In the last full year of the Obama administration, federal policymakers remain so focused on interoperability that sessions on the topic will dominate an annual gathering hosted by the nation's top information technology office.
More than a quarter of the nearly 40 sessions at next week's seventh annual Office of the National Coordinator for Health IT conference will deal with interoperability.
One session will set a baseline on the industry's progress, while another will cover better measures for achieving health information exchange.
Last fall, the ONC released an updated version of its “Interoperability Roadmap,” which called for providers to be able to send and receive electronic clinical information nationwide by the end of 2017.
In a session Wednesday, the American Hospital Association is scheduled to release its latest data as well, and outline remaining barriers to interoperability goals at the two-day gathering in Washington, D.C.
Earlier this year, the American Hospital Association reported (PDF) that in 2014, 57% of hospitals could exchange records with facilities outside of their systems, and 60% could trade information with outside ambulatory care providers. Those numbers were up from 22% and 37%, respectively, in 2013.
After all, through April, the feds have paid out $34.5 billion to 4,924 hospitals and 493,612 physicians and other eligible professionals in electronic health record incentive payments.
That means nearly all hospitals and 92% of physicians and others eligible to receive incentive payments have been paid to buy, install and eventually "meaningfully use” an EHR system that's been tested and certified as capable of sending and receiving patient information. And yet, gaps remain.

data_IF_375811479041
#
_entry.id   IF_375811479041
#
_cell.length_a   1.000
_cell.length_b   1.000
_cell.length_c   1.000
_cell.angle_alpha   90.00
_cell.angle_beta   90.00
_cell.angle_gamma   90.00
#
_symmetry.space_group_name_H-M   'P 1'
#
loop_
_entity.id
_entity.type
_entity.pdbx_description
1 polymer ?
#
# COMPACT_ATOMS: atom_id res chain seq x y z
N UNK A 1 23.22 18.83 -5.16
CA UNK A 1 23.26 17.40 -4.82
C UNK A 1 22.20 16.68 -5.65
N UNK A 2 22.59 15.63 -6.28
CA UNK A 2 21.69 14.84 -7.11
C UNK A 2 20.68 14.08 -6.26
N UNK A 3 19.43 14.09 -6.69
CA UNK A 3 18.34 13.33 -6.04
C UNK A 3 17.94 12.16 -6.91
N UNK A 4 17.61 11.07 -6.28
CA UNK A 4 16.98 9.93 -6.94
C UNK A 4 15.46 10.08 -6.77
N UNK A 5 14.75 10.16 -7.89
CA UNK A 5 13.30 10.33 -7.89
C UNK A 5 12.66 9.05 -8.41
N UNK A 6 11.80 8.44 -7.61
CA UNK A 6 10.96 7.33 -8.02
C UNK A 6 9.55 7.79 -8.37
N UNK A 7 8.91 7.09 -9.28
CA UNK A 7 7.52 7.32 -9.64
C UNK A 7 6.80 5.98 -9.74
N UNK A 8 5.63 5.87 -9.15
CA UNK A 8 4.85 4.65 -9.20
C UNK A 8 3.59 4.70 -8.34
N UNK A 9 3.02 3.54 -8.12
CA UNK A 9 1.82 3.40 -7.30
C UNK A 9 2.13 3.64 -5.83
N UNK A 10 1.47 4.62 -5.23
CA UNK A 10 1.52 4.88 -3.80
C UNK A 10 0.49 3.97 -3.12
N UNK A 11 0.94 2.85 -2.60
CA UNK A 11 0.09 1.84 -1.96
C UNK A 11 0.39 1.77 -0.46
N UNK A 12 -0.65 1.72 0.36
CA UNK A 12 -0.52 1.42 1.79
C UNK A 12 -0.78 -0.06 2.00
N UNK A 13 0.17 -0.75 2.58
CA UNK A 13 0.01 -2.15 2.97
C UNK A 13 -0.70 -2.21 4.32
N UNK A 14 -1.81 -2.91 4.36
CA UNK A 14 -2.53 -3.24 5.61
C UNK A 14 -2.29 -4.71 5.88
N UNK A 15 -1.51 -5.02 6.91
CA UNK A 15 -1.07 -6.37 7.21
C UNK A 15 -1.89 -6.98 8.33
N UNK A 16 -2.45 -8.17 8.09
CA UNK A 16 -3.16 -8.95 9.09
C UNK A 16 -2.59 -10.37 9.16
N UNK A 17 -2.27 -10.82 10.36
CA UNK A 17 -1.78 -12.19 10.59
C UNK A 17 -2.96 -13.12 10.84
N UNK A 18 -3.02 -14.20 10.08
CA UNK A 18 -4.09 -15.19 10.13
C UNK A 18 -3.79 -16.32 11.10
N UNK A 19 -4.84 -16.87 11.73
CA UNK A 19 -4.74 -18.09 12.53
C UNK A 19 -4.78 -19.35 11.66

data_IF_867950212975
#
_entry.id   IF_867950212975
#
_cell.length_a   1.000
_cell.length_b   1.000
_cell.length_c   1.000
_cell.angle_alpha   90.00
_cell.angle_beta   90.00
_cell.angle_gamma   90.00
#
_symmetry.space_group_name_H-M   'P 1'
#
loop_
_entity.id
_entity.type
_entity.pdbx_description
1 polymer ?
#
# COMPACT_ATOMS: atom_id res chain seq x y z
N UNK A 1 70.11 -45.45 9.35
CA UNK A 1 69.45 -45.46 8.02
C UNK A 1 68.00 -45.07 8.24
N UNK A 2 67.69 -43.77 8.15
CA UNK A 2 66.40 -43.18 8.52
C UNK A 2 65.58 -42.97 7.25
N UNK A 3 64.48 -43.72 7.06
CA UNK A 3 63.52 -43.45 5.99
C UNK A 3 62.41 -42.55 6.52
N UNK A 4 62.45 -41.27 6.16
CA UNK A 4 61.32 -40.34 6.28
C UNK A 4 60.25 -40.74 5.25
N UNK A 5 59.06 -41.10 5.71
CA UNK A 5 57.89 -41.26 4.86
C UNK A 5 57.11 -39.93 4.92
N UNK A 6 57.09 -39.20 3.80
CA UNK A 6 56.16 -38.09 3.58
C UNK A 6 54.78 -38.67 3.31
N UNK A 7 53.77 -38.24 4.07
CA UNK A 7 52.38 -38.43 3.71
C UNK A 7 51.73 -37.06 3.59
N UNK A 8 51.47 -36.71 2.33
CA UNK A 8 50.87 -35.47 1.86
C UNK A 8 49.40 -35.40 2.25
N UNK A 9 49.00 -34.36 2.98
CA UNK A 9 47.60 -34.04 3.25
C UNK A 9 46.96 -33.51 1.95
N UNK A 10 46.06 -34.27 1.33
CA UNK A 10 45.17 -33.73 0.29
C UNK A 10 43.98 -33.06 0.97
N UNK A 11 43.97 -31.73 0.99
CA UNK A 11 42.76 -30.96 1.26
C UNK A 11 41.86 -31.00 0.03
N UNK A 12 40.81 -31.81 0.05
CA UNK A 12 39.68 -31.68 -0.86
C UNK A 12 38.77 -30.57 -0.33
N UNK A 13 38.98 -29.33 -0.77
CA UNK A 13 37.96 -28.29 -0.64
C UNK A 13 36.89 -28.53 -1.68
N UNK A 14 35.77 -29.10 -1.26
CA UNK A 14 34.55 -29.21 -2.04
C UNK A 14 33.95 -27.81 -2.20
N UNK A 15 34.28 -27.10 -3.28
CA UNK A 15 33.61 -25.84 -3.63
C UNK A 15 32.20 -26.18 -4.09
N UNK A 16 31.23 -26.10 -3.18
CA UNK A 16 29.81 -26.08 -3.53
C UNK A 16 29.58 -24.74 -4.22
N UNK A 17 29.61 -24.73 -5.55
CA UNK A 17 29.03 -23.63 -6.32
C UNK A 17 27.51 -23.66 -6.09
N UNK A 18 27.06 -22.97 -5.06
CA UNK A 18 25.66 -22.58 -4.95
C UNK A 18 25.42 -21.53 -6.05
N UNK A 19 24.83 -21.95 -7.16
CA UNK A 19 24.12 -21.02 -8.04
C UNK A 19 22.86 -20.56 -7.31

Chantal Worzala, AHA's director of policy said despite the federal funding meant to incentivize providers to update their systems, outdated technology still exists.
While the Health Insurance Portability and Accountability Act does not require patients' consent for most uses of their electronic medical information—for treatment, payment and many other healthcare activities—patients can demand that providers withhold sending their medical records to their insurer if the patient pays for a visit or procedure out of pocket.
Other privacy use cases where a technology fix for patient consent might prove useful include moving patient records from federally funded drug and alcohol-abuse treatment providers; moving veterans' records about certain medical conditions outside the Veterans Health Administration; and disclosing mental health records under certain state privacy laws more stringent than HIPAA.
In addition, those working on President Barack Obama's Precision Medicine Initiative are recommending electronic consent management, while many states have their own requirements regarding health information exchange.
Aside from interoperability, several ONC conference sessions will cover health IT and public health, including one on the challenges in the expected battle with the Zika virus. That panel will feature ONC representatives, as well as Dr. Sanjeev Tandon, the EHR project lead at the Center for Surveillance, Epidemiology and Laboratory Services at the Centers for Disease Control and Prevention.
Another conference session plans to focus on creating ways—other than surveys—for measuring progress in achieving interoperability. One suggestion is to devise a system for the adoption, use and conformance of interoperability standards. Panelists also will explore ways to gauge the level of health information exchange with behavioral health and social services providers.
A third interoperability session will focus on so-called “computable privacy,” useful when providers need to create, store and implement patient-consent directives as a precursor to health information exchange.